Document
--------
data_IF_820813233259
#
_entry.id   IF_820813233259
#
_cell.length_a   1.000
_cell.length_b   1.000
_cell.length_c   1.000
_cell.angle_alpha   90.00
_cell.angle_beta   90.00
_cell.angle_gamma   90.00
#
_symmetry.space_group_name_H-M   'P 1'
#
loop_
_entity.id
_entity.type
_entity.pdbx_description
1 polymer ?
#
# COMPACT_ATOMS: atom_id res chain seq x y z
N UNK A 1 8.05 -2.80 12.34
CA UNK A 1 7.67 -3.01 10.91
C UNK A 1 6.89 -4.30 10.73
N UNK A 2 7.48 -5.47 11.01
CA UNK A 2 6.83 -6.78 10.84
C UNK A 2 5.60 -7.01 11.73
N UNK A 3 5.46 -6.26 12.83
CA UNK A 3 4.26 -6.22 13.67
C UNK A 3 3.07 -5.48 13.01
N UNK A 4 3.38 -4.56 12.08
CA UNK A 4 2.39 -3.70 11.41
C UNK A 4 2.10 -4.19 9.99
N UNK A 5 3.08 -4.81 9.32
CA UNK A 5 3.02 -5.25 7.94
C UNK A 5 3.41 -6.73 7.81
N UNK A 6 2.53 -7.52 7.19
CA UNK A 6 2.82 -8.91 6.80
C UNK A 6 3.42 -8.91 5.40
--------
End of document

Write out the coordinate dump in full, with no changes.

data_IF_820813233259
#
_entry.id   IF_820813233259
#
_cell.length_a   1.000
_cell.length_b   1.000
_cell.length_c   1.000
_cell.angle_alpha   90.00
_cell.angle_beta   90.00
_cell.angle_gamma   90.00
#
_symmetry.space_group_name_H-M   'P 1'
#
loop_
_entity.id
_entity.type
_entity.pdbx_description
1 polymer ?
#
# COMPACT_ATOMS: atom_id res chain seq x y z
N UNK A 1 8.05 -2.80 12.34
CA UNK A 1 7.67 -3.01 10.91
C UNK A 1 6.89 -4.30 10.73
N UNK A 2 7.48 -5.47 11.01
CA UNK A 2 6.83 -6.78 10.84
C UNK A 2 5.60 -7.01 11.73
N UNK A 3 5.46 -6.26 12.83
CA UNK A 3 4.26 -6.22 13.67
C UNK A 3 3.07 -5.48 13.01
N UNK A 4 3.38 -4.56 12.08
CA UNK A 4 2.39 -3.70 11.41
C UNK A 4 2.10 -4.19 9.99
N UNK A 5 3.08 -4.81 9.32
CA UNK A 5 3.02 -5.25 7.94
C UNK A 5 3.41 -6.73 7.81
N UNK A 6 2.53 -7.52 7.19
CA UNK A 6 2.82 -8.91 6.80
C UNK A 6 3.42 -8.91 5.40